The prime focus of theories is to explore the determinants of health behaviour in health and social care which put behavioural change at their core. According to National Institute for Health and Clinical Excellence (NICE, 2007 p 10) human behaviour is “the product of individual or collective human actions, seen within and influenced by their structural, social and economic context”. There are many current initiatives which are attempting to dovetail behavioural approaches to all issues of health promotion which includes the commonly used Health Belief Model HBM, The Transtheoretical Model TTM and the Health Action Model HAM. Briefly, the paper will outline and explore each of the above models and will draw more emphasis on the TTM. The Health Belief Model (Becker 1974) focuses on the public perceptions of why individuals would participate or not in research. It also made up of four components: perceived susceptibility, perceived severity, perceived benefits and perceived barriers. In attempting to establish critical thoughts regarding the HBM health promotion it is first necessary to establish a shared understanding of the process of behavioural change. Each of the perceptions can be used individually to explain the behavioural processes. The “HBM suggests that behaviour change is a result of a process in which information is carefully scrutinised and weighed up before a decision is reach and that individual behaviour will be guided by ‘rationality’ of protecting one’s health”(Earl et al 2007, p133). On the contrary this could be misleading as an individual may not be clear about different aspects of interpretation in relation to determinants of health actions, and this also encourages unreflective eclecticism. It has also been noted that the HBM is not diverse as it is ‘individual based’ which does not acknowledge community action approach. No man is an island. The Health Action Model (Tones, 1988) tries to take account of strong motivating forces – such as hunger, pain, pleasure and sex – in order to understand why people act in seemingly irrational ways (Earl et al 2007, p 137). HAM theory provides a framework for relating beliefs to other motivating factors are considered as predisposing, individual skills and environment are considered as enabling, the normative pressures is considered as reinforcing each of which can influence the intention to action. However personal choice also plays an important role. “People are rational, aware self creating agents of their own health….influenced by consciously chosen goals (British Medical Journal Vol. 329, p 1400). For instance, it is expected for people to have good hand hygiene, despite the intent, if there is lack of facilities this is unlikely to happen. In the present climate, health care practitioners may not take account of the social inequalities in educational provisions or assess due to language barriers and different cultures in the health and social care.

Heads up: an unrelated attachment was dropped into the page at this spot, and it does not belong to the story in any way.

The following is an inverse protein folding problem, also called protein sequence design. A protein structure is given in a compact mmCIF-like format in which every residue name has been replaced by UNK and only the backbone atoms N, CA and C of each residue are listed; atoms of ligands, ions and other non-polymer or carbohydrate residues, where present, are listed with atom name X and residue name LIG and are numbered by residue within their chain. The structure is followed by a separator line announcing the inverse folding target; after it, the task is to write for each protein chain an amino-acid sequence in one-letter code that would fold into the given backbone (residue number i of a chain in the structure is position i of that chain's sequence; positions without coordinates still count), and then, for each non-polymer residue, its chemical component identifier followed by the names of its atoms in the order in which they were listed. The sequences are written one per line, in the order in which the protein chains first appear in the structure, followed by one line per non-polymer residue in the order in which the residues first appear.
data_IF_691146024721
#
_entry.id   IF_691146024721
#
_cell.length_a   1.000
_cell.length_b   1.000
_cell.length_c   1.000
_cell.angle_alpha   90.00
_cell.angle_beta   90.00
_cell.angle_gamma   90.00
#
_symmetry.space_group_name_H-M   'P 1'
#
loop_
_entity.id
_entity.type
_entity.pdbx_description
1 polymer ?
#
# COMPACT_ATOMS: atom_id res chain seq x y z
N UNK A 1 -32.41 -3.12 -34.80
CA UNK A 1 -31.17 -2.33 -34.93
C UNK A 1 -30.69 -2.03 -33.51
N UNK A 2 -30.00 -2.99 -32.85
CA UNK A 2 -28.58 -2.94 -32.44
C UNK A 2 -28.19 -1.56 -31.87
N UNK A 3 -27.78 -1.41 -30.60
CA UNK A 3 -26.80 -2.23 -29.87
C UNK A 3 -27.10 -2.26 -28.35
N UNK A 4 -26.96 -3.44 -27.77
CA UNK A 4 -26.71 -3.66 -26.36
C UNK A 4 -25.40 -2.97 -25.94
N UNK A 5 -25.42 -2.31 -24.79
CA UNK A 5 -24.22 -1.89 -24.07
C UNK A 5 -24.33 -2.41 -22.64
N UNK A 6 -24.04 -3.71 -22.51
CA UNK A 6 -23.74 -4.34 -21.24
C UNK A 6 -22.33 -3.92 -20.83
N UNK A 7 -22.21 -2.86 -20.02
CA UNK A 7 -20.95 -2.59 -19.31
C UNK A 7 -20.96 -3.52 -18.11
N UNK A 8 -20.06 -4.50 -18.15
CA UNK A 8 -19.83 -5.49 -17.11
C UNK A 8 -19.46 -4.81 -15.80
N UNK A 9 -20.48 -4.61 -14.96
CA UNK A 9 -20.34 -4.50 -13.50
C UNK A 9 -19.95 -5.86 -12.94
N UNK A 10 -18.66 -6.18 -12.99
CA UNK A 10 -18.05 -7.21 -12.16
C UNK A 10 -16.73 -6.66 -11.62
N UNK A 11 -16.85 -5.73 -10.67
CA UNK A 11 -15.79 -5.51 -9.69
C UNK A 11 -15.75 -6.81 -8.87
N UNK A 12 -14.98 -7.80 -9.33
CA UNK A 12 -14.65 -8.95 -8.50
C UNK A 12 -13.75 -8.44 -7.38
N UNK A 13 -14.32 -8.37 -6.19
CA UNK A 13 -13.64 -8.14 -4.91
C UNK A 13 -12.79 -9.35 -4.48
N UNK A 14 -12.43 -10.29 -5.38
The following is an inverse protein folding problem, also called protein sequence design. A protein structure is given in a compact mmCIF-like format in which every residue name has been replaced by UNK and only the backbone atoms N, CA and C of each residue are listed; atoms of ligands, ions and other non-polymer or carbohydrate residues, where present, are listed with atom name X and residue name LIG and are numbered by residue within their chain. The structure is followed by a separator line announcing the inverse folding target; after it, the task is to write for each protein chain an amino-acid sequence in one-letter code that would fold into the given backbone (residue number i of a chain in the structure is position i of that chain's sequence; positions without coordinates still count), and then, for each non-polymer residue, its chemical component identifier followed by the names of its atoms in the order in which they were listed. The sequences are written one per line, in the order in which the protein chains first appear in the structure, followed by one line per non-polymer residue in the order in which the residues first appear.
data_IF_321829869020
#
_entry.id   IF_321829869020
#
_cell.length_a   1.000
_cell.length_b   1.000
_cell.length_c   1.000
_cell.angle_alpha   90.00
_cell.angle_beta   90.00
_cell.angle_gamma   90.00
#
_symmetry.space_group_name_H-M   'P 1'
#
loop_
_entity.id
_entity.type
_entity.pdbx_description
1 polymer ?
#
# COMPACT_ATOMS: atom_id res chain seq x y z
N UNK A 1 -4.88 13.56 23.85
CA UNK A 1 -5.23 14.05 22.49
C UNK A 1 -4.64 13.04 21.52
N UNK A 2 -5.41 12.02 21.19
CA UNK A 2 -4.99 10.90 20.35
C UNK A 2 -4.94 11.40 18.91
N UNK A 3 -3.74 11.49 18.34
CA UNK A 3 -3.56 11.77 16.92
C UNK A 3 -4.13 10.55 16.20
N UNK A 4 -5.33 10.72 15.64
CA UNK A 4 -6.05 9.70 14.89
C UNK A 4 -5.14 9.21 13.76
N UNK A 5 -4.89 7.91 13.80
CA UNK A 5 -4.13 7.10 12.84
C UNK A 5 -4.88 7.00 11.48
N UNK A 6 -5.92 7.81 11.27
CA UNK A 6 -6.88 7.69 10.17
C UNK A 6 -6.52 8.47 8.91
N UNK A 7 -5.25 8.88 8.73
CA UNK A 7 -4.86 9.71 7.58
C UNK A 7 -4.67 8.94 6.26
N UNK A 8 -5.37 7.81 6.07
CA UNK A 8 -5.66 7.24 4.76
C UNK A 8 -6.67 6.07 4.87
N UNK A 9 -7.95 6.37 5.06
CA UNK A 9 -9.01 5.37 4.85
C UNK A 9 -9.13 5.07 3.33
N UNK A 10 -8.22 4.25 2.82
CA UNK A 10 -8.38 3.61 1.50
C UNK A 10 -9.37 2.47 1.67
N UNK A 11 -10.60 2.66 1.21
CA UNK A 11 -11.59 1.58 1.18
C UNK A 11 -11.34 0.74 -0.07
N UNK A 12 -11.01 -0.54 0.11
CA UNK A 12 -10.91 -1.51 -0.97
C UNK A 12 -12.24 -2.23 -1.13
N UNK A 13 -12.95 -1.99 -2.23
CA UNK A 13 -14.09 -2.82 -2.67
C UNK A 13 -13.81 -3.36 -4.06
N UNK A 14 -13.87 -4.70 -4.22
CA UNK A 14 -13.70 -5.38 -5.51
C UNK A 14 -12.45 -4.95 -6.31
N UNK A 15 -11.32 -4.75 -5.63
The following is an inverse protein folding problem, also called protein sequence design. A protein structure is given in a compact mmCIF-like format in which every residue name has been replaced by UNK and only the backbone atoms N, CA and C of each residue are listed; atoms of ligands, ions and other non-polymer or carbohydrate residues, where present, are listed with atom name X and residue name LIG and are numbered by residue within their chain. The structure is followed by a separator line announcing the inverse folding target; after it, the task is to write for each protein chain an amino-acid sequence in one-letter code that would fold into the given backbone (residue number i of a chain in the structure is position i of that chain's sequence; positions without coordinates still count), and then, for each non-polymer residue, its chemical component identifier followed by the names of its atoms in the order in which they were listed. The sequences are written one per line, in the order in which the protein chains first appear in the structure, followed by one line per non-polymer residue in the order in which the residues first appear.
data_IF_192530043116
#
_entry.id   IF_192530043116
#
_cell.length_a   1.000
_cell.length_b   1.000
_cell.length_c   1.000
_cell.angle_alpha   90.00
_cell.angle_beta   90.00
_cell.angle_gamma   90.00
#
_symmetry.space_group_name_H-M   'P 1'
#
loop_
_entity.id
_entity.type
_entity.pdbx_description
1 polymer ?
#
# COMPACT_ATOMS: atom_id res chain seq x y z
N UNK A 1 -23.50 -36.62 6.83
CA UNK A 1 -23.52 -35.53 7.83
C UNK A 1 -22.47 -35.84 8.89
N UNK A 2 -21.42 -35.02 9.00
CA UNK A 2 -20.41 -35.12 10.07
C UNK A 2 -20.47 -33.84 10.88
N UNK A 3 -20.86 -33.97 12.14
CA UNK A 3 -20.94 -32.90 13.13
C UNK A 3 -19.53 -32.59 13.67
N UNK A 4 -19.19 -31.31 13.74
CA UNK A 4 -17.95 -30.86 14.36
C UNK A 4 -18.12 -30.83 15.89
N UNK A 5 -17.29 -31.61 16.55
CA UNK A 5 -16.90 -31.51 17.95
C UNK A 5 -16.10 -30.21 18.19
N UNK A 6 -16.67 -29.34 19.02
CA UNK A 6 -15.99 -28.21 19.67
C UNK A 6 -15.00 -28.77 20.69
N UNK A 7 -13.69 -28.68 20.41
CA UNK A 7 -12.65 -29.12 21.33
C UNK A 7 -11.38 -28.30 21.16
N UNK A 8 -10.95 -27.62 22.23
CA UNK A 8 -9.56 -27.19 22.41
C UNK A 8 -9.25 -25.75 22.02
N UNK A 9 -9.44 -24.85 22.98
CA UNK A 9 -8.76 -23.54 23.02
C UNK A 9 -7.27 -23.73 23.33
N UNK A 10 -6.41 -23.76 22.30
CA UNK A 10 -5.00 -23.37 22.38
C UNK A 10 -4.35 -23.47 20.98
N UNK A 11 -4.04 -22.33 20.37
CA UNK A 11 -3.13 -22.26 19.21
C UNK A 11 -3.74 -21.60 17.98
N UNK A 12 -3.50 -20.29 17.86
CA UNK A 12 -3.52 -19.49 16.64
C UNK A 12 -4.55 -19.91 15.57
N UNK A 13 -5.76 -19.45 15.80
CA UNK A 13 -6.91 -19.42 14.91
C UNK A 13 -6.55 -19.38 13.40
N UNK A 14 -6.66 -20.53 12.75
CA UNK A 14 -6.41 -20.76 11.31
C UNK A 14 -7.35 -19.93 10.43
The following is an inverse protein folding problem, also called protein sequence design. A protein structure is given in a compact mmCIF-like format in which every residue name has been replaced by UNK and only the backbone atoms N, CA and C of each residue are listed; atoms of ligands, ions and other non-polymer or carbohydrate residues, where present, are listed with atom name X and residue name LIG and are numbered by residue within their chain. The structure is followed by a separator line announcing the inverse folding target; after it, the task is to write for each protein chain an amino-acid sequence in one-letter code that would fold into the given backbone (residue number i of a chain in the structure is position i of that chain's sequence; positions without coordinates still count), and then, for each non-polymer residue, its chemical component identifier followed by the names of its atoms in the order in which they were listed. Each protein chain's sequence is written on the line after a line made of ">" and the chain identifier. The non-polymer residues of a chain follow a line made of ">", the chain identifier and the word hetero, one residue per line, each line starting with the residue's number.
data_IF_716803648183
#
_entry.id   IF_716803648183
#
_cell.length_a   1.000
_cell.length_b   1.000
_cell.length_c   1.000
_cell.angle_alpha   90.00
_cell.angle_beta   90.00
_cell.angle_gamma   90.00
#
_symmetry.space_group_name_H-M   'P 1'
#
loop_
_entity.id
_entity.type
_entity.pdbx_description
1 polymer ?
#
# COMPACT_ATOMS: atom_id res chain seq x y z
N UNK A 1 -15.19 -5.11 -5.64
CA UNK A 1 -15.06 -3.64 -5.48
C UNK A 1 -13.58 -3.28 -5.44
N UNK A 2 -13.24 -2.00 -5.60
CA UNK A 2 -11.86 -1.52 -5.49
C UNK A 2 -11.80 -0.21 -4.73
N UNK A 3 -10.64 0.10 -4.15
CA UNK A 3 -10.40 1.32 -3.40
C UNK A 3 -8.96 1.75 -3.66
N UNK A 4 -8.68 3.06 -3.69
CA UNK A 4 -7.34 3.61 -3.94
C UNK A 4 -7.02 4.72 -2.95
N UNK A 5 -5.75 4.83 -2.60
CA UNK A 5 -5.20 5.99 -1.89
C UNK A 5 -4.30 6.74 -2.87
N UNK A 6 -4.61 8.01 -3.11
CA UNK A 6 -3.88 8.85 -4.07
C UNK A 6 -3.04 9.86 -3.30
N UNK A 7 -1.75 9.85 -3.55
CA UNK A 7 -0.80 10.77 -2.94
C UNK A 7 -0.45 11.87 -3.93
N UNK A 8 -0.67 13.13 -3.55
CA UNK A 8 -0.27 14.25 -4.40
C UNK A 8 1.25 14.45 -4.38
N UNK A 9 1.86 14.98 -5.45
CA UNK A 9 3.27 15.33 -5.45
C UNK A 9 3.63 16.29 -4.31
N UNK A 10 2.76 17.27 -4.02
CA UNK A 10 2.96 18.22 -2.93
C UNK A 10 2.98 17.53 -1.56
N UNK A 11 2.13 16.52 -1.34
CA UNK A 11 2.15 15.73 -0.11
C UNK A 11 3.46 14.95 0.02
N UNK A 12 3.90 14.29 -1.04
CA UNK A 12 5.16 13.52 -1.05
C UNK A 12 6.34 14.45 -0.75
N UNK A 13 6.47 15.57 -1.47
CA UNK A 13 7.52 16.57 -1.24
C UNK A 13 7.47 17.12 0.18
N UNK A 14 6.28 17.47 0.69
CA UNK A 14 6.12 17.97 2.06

The Transtheoretical model TTM is attributed to Prochaska and DiClemente, 1984. This theory evolves on the on going process of change and assumptions of behaviour changes as outlined by (Earl et al 2007 p135). The TTM provides a useful way of tailoring interventions at which people are in the change process (Earl et al 2007, p 135). In the author’s line of work as a mental health practitioner, this model is commonly used, with services users who have addictive habits such as alcoholism, drug misuse. Beattie (1984) suggested that health promotion can be developed to highlight the assumptions and frameworks underpinning different ways of engaging in practice.

The two psychologists identified five levels of motivation which are pre-contemplation, contemplation, preparation, action and maintenance. Precontemplation is identified as ignorance of a problem and lack of motivation to change. For instance, at times dealing with a service user with drug problems might mean that they not have educational provisions and insight. Contemplation brings some self awareness but not intending to change the habit/way of life (Prochaska & DiClemente, 1994). For example, a service user with alcohol problems might have knowledge and insight and therefore, readily willing to get help and change whilst in hospital. Preparation is marked by small cognitive and behavioural changes (Prochaska & DiClemente, 1994). For instance, a service user who has identified their erroneousness of drug misuse might gladly embrace a new lifestyle of healthier living. Action involves further cognitive and behavioural changes. Service users in this category will readily embrace all the stages above and mostly are allocated support in the community after discharge to keep them afloat. Finally, maintenance involves active preservation of changes made at previous stages to avoid relapse (Prochaska & DiClemente, 1994). This stage is when services users are given techniques and resources to utilize after discharge in order to avoid a vicious cycle.

Given the relative TTM model, there is a strong argument for its structural stages of change. Many theorists have argued that it lacks scientific evidence. West (2005) outlined that the (TTM), gives false outcomes instead of providing evidence – based outcomes because they are based upon scientific models, in reality, the appeal of TTM for this purpose appears intuitive.